What Paul gives us here is a compilation of verses from various Psalms and from Isaiah 59:7-8. They are all the word of God and therefore all true. That the Bible, New and Old Testaments, uses various figures of speech including metaphors as in v.13, does not mean that the other verses are metaphors. When our Lord tells Nicodemus, "You must be born again," He does not mean that Nic must enter his mother's womb a second time and be born. He is using figurative language. But that does not mean that everything He says is figurative. That which is born of the flesh is still flesh; therefore unsaved people are unrighteous, and therefore they do not seek God unless and until He opens their hearts to do so (c.f. Romans 8:8).
    Where does Paul say he is using midrash? Where is he actually giving a commentary on the verses? He isn't! He is using them as proof texts. And why do you think the Romans would have understood the concept of midrash? For a start, most of the congregation would have been Gentile, and secondly, it seems that midrashic commentaries were not written on the Psalms until much later, if at all (see my link in the O.P.).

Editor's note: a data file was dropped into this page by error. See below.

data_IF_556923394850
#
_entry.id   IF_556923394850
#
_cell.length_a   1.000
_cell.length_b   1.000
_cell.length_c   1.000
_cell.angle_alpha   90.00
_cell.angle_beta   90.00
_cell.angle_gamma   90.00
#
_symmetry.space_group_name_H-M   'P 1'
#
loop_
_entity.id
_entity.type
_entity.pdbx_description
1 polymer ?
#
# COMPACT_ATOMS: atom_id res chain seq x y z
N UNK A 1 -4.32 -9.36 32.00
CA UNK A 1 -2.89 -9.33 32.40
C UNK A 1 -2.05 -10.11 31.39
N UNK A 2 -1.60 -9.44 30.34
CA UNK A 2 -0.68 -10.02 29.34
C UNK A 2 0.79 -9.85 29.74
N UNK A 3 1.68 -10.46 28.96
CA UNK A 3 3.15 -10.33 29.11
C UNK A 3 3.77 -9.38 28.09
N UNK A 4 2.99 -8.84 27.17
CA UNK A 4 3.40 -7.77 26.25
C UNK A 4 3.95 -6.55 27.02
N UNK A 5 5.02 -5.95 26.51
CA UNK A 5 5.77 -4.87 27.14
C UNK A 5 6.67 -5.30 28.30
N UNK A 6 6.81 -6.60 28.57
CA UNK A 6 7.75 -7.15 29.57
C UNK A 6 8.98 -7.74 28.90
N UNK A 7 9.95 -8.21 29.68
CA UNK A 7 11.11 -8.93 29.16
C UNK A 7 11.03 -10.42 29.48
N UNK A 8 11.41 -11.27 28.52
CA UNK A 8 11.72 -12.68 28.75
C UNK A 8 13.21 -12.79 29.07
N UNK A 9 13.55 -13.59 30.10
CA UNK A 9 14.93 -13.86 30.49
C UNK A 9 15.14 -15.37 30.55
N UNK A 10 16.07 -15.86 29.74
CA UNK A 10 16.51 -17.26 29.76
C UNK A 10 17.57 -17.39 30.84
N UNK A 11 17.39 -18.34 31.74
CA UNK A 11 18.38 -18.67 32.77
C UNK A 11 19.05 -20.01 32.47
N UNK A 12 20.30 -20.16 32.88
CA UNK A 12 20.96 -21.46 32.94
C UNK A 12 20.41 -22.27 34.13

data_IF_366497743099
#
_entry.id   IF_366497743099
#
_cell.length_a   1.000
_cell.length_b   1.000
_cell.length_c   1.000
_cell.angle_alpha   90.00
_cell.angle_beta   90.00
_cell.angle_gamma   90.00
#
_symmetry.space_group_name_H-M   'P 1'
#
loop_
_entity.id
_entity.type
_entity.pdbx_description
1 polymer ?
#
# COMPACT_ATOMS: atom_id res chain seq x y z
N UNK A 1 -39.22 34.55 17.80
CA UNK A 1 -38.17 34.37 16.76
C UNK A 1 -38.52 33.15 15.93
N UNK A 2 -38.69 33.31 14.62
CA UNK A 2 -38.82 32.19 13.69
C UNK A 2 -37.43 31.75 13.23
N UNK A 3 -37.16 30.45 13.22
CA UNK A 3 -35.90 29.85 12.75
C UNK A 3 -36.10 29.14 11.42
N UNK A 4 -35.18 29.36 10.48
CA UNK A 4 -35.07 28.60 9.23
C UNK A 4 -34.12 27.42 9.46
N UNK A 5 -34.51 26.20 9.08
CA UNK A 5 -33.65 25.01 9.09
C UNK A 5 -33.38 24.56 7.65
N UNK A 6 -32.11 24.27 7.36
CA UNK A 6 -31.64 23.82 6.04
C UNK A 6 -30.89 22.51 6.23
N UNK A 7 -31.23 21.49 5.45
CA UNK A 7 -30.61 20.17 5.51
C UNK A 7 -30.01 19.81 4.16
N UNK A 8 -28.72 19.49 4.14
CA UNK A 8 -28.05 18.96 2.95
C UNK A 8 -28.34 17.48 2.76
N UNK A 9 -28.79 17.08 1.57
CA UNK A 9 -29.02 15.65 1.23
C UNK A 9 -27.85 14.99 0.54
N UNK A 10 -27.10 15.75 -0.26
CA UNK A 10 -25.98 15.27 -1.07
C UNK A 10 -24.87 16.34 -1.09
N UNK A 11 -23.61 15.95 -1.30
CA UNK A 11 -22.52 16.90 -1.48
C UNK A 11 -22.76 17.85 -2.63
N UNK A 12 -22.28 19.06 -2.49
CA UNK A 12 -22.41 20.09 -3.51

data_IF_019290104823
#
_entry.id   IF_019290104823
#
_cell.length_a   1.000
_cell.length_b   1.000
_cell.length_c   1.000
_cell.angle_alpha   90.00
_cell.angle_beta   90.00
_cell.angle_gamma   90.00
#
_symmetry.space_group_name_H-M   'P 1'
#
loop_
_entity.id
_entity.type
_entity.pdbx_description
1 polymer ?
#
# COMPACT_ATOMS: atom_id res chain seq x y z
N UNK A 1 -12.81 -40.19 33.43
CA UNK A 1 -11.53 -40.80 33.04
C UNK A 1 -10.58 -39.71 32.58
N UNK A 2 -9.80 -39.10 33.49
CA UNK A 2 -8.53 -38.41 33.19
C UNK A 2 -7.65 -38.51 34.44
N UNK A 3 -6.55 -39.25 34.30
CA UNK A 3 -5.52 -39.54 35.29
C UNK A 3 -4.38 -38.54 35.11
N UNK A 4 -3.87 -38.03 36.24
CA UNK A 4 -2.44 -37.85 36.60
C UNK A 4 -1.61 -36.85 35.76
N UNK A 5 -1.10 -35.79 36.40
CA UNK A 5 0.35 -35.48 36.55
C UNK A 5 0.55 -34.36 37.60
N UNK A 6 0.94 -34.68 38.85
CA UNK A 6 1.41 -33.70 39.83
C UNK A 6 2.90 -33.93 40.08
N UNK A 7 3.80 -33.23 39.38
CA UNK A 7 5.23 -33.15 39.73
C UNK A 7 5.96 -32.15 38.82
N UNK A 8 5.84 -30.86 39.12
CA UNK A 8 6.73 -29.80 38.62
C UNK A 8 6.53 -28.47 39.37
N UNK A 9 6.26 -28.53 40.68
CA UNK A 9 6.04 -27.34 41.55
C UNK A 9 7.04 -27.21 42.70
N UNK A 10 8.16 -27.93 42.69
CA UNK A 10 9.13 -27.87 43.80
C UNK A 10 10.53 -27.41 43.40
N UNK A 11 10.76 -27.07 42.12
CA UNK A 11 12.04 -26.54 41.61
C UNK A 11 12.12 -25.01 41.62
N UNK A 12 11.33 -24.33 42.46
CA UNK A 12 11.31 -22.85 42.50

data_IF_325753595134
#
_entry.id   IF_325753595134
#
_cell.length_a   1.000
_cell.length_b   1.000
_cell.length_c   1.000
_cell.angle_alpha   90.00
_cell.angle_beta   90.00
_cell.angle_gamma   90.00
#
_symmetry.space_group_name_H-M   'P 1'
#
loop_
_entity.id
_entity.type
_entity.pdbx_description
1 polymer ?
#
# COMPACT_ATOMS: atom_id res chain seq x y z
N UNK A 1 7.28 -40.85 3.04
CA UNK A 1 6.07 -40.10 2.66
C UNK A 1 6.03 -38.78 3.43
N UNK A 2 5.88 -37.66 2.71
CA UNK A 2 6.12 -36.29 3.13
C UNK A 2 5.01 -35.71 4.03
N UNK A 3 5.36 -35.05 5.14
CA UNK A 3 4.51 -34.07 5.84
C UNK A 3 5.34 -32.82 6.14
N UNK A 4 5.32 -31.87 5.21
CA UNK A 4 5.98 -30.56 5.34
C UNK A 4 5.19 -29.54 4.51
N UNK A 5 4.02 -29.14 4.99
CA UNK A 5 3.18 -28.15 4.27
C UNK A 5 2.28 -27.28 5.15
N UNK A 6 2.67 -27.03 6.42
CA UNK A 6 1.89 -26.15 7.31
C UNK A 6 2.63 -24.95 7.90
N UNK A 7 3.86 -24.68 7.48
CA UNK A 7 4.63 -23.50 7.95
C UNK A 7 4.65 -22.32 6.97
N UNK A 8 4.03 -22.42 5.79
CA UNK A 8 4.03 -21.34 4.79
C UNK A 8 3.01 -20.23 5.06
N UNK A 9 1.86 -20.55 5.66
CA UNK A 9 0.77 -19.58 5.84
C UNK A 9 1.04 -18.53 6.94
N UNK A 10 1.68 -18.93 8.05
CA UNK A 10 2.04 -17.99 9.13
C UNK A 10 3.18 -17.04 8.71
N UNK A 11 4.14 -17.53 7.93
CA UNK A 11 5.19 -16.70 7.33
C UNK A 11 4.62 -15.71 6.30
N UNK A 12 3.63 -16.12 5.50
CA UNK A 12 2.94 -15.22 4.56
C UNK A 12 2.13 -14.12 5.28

On the contrary, he was using the verses to show Jew and Gentile alike that they were all under sin (Romans 3:9).
    [QUOTE}
    As you said Martin you do not have the right to hold to the parts you like and dismiss the parts you do not like.[/QUOTE]
    I do not, and nor do you, but I am not the one trying to avoid the plain meaning of Scripture by worming midrash into the argument and trying to throw dust i everone's eyes.
    I question that it was 'well-known,' even to Jews in c.55 AD and it would have been a total mystery to the Romans.. None of the midrashic commentaries were written by then. And in any case, midrash is a non-Christian concept. You might as well bring up the book of Mormon.